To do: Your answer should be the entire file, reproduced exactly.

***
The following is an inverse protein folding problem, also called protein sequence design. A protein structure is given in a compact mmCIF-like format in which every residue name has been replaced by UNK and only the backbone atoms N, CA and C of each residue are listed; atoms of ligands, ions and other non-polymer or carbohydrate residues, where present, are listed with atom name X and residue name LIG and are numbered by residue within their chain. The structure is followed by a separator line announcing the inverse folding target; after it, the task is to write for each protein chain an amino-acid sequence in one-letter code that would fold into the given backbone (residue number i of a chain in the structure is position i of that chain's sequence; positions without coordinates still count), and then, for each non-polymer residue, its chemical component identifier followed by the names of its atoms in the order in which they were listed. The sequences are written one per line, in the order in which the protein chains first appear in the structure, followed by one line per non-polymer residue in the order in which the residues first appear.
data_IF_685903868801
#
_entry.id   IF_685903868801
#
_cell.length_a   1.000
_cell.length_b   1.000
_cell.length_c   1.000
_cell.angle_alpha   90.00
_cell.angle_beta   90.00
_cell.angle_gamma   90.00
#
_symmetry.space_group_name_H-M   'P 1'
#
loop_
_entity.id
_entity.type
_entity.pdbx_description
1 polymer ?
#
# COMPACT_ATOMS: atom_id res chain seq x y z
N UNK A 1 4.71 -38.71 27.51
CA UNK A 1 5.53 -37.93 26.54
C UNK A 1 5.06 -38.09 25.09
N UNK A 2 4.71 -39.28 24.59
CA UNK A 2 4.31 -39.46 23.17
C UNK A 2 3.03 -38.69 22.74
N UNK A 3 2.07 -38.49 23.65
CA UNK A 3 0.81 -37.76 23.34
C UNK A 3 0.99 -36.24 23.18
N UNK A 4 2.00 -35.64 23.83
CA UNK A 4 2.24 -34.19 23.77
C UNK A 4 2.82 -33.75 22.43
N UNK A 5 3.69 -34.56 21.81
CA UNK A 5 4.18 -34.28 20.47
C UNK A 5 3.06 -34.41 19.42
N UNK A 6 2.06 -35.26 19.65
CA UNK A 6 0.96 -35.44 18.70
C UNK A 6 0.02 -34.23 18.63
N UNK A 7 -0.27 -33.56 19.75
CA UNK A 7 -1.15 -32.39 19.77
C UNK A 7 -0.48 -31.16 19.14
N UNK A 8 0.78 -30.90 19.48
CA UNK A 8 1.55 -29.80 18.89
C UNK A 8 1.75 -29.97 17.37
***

The following is an inverse protein folding problem, also called protein sequence design. A protein structure is given in a compact mmCIF-like format in which every residue name has been replaced by UNK and only the backbone atoms N, CA and C of each residue are listed; atoms of ligands, ions and other non-polymer or carbohydrate residues, where present, are listed with atom name X and residue name LIG and are numbered by residue within their chain. The structure is followed by a separator line announcing the inverse folding target; after it, the task is to write for each protein chain an amino-acid sequence in one-letter code that would fold into the given backbone (residue number i of a chain in the structure is position i of that chain's sequence; positions without coordinates still count), and then, for each non-polymer residue, its chemical component identifier followed by the names of its atoms in the order in which they were listed. The sequences are written one per line, in the order in which the protein chains first appear in the structure, followed by one line per non-polymer residue in the order in which the residues first appear.
data_IF_685903868801
#
_entry.id   IF_685903868801
#
_cell.length_a   1.000
_cell.length_b   1.000
_cell.length_c   1.000
_cell.angle_alpha   90.00
_cell.angle_beta   90.00
_cell.angle_gamma   90.00
#
_symmetry.space_group_name_H-M   'P 1'
#
loop_
_entity.id
_entity.type
_entity.pdbx_description
1 polymer ?
#
# COMPACT_ATOMS: atom_id res chain seq x y z
N UNK A 1 4.71 -38.71 27.51
CA UNK A 1 5.53 -37.93 26.54
C UNK A 1 5.06 -38.09 25.09
N UNK A 2 4.71 -39.28 24.59
CA UNK A 2 4.31 -39.46 23.17
C UNK A 2 3.03 -38.69 22.74
N UNK A 3 2.07 -38.49 23.65
CA UNK A 3 0.81 -37.76 23.34
C UNK A 3 0.99 -36.24 23.18
N UNK A 4 2.00 -35.64 23.83
CA UNK A 4 2.24 -34.19 23.77
C UNK A 4 2.82 -33.75 22.43
N UNK A 5 3.69 -34.56 21.81
CA UNK A 5 4.18 -34.28 20.47
C UNK A 5 3.06 -34.41 19.42
N UNK A 6 2.06 -35.26 19.65
CA UNK A 6 0.96 -35.44 18.70
C UNK A 6 0.02 -34.23 18.63
N UNK A 7 -0.27 -33.56 19.75
CA UNK A 7 -1.15 -32.39 19.77
C UNK A 7 -0.48 -31.16 19.14
N UNK A 8 0.78 -30.90 19.48
CA UNK A 8 1.55 -29.80 18.89
C UNK A 8 1.75 -29.97 17.37